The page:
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Flan is a sweet dessert that is prepared with whole eggs, milk, sugar and vanilla. It has been adapted in various forms in various countries.

Flan
Cremecaramel.jpg
Place of origin France
 Peru
Main ingredientsegg, evaporated milk, condensed milk (optional), sugar or caramel alternative
Similar dishes
  • crema volteada ( Peru)
  • leche asada ( Peru)

Flan is a Latin American variation of crème caramel.

OriginEdit

Egg is the main ingredient in flan.

The modern recipe for flan originated in the Middle Ages as a fasting food.[1]

DescriptionEdit

 
Turrón-based flan

Flan is cooked in a water bath, causing the yolks to curdle and take the form of the mold, and to acquire a light, gelatinous and creamy texture. Besides the eggs, other ingredients are added for flavor; the milk is often cooked with vanilla, cinnamon or lemon peel, although there are also recipes that use juices and fruit compotes, melted chocolate, coffee, cream cheese or yogurt. There are many other variations that include almonds, pistachio, cajeta, lemon or other kinds of fruits; formerly there were recipes using pepper and honey, as well as another unusual one made with sugar, cheese, almonds, fish, cinnamon, spinach and custard.

Flan is traditionally cooked in a water bath with caramel in the bottom of the mold. Once the cooking is finished the mold is inverted, and the flan is consequently covered with the caramel. Flan can also be prepared using instant flan mixes, which are prepared similarly to gelatin. A smooth creamy surface is desired, with the caramel remaining liquid. Thus cooking in a water bath is essential to avoid burning the caramel and spoiling the taste of the dessert.

In Argentina it is common to accompany the flan with dulce de leche.

VariationsEdit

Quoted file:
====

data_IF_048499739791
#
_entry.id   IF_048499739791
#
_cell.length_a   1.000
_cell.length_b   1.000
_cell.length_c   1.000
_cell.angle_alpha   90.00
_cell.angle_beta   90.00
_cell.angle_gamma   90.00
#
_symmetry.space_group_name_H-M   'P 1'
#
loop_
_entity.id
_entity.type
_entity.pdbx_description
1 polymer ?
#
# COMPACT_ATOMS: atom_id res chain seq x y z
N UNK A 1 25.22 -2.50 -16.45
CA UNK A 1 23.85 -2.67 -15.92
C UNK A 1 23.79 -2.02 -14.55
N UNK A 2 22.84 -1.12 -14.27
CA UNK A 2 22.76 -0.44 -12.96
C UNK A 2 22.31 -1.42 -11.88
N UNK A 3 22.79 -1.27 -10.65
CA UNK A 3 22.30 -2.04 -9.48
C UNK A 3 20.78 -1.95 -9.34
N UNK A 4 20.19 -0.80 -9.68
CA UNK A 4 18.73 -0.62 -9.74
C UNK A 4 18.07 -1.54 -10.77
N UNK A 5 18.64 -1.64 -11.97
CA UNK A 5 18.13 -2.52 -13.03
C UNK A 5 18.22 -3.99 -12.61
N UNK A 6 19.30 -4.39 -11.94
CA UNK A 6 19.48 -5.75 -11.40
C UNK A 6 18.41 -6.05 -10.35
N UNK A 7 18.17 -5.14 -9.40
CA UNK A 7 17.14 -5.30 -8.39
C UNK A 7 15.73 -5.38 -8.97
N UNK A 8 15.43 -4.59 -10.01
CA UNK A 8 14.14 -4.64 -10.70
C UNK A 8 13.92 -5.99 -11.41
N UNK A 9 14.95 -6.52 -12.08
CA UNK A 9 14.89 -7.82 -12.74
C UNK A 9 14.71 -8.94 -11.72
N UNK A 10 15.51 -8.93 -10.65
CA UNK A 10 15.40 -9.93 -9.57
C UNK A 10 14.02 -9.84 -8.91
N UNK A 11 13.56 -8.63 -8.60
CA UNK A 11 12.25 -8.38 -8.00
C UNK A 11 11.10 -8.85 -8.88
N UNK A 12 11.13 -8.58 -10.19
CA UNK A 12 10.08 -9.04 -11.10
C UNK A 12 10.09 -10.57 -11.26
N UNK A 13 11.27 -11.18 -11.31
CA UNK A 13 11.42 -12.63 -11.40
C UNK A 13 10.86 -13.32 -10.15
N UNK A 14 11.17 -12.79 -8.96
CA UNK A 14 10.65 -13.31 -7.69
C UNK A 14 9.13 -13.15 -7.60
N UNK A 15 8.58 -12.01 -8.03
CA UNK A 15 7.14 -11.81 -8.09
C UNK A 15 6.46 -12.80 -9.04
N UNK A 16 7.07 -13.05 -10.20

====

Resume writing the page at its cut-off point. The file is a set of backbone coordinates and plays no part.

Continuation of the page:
Leche asada (Peru)

In Peru, there is a variant called crema volteada (flipped cream)[2][3], a flan to which, in addition to the basic ingredients, condensed milk is added during the mixing of the ingredients.[4] Sometimes local fruits are added as well, such as lucuma, custard apple, soursop or granadilla.[5] There is also leche asada (baked milk), which is a flan that is baked in individual molds without caramel. It features a thin, crunchy roasted layer on the top and does not need to be unmolded.[6] It is considered to be a dessert that is more appropriate to make at a restaurant than to be made in the home[7].

See alsoEdit

ReferencesEdit

  1. ^ Staff (18 June 2011). "El origen del flan". www.abc.com.py (in Spanish). Editorial AZETA S.A. Retrieved 4 September 2019.
  2. ^ Gastón Acurio (2008). Larousse de la gastronomía peruana: diccionario gatronómico ilustrado. Q.W. Editores. p. 151. ISBN 978-9972-58-937-9.
  3. ^ Morena Cuadra; Morena Escardó (5 February 2019). The Big Peruvian Cookbook: 100 Delicious Traditional Recipes from Peru. Skyhorse. p. 355. ISBN 978-1-5107-3786-0.
  4. ^ María Luisa B. de Sanguineti (1950). Recetas económicas y prácticas de cocina y reposteria. p. 55.
  5. ^ Julia García; Gabriela González de Castejón (1 January 2004). Perú: historia, política, sociedad, economía, cultura. Biblioteca Nueva. p. 128. ISBN 978-84-9742-323-6.
  6. ^ Margarita Elichondo (1997). La comida criolla: memorias y recetas. Ediciones Del Sol. p. 207. ISBN 978-950-9413-76-4.
  7. ^ Morena Cuadra; Morena Escardo (18 January 2013). The Everything Peruvian Cookbook: Includes Conchitas a la Parmesana, Chicken Empanadas, Arroz con Mariscos, Classic Fish Cebiche, Tres Leches Cake and hundreds more!. Adams Media. p. 420. ISBN 978-1-4405-5678-4.
This article incorporates information translated from the equivalent article on the Spanish Wikipedia.